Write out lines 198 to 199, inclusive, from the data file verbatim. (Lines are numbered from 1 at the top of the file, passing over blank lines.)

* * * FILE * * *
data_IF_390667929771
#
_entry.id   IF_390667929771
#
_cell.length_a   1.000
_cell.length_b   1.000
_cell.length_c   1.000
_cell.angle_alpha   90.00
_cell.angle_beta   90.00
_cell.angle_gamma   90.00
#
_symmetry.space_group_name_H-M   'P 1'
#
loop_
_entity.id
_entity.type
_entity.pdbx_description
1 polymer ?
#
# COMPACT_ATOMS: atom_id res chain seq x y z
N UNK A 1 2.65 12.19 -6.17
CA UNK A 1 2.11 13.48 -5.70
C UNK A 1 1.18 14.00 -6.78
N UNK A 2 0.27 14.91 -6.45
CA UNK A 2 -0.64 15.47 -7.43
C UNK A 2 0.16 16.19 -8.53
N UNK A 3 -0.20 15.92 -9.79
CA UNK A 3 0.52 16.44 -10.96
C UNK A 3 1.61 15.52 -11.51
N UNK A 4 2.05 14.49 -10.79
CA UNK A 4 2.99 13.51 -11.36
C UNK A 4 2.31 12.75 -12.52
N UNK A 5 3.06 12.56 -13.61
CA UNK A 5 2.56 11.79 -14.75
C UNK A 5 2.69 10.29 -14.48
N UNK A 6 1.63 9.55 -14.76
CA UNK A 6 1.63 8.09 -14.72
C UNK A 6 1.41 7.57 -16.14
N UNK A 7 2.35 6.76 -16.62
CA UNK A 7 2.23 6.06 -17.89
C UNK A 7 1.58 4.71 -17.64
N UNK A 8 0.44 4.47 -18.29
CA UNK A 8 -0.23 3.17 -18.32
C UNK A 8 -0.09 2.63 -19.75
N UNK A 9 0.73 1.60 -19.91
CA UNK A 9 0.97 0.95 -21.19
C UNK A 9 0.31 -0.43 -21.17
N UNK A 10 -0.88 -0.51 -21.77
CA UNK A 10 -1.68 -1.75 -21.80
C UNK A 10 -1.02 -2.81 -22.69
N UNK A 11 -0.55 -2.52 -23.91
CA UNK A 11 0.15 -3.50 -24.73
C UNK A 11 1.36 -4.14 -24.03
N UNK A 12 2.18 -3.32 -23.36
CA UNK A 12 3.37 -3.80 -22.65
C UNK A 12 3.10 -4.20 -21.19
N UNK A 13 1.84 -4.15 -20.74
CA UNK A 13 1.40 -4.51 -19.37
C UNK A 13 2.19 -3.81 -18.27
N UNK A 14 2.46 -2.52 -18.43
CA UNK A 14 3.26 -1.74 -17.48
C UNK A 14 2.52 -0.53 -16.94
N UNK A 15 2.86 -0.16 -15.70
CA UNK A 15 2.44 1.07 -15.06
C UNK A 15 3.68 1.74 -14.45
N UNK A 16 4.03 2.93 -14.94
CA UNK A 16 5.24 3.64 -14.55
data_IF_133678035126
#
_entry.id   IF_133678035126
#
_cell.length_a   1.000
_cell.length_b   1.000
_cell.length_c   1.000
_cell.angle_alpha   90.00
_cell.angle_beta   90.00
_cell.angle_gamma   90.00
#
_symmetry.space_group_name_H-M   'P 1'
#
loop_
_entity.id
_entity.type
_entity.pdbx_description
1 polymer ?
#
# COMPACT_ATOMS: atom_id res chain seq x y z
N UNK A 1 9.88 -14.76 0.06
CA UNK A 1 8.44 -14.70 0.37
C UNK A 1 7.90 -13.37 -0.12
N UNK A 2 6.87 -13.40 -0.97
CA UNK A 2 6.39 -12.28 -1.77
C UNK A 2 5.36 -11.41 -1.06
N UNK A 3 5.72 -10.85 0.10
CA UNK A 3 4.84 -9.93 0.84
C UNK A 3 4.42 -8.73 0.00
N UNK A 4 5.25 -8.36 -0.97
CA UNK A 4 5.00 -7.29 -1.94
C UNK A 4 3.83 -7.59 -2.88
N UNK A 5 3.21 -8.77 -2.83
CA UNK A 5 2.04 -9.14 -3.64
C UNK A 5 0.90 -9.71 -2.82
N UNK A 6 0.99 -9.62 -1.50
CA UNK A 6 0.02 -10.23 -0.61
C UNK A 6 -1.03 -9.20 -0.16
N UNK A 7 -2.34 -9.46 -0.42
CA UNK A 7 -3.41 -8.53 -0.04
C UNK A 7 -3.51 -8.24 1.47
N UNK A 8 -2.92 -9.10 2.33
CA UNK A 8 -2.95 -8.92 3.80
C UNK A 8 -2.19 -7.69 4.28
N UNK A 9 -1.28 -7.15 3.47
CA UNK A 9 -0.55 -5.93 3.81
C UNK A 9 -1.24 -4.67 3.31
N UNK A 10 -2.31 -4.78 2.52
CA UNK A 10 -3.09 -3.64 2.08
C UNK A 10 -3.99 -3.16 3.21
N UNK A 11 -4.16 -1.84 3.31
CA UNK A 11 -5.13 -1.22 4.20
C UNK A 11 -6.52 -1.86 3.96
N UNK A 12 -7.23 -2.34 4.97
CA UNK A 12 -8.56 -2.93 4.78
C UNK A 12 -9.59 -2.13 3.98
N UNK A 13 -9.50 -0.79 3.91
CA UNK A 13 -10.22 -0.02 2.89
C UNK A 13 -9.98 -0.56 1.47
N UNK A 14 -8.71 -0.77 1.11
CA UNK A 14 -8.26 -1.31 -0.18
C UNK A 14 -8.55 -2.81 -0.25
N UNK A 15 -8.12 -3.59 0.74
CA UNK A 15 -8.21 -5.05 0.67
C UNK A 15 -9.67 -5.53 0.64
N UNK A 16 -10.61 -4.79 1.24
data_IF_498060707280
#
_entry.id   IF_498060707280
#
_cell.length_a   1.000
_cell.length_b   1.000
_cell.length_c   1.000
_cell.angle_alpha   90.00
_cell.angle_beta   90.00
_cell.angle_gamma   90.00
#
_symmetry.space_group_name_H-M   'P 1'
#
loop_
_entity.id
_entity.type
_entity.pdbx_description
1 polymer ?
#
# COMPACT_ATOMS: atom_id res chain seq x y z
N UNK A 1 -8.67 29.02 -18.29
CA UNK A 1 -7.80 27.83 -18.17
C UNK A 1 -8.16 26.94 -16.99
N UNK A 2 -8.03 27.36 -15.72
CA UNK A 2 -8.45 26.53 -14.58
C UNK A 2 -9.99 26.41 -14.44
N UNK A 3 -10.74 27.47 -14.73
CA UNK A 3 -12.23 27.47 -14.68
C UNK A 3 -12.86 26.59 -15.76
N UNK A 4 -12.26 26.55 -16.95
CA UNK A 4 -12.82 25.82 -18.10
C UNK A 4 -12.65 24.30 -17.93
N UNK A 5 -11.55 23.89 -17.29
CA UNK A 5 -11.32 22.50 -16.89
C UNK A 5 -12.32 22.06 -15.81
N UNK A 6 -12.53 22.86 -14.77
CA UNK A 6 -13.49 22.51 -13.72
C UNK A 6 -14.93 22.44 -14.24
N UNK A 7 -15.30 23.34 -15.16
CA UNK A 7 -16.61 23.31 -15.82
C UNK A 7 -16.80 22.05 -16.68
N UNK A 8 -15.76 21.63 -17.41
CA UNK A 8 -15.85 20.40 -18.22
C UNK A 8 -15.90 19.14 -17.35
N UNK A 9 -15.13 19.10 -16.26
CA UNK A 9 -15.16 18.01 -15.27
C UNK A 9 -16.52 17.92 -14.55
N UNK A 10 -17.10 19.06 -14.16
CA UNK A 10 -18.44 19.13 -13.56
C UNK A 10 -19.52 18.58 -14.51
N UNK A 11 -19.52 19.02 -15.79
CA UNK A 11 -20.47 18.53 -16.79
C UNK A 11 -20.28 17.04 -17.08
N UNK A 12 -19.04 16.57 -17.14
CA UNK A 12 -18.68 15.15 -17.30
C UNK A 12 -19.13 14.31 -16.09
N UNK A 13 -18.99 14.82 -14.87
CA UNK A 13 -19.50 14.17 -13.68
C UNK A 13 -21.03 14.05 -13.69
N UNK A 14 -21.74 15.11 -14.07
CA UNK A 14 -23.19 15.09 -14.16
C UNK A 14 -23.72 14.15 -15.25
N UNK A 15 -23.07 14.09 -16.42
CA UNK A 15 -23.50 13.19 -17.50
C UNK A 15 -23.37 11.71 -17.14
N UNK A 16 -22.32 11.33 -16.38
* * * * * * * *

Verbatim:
C UNK A 15 -23.37 11.71 -17.14
N UNK A 16 -22.32 11.33 -16.38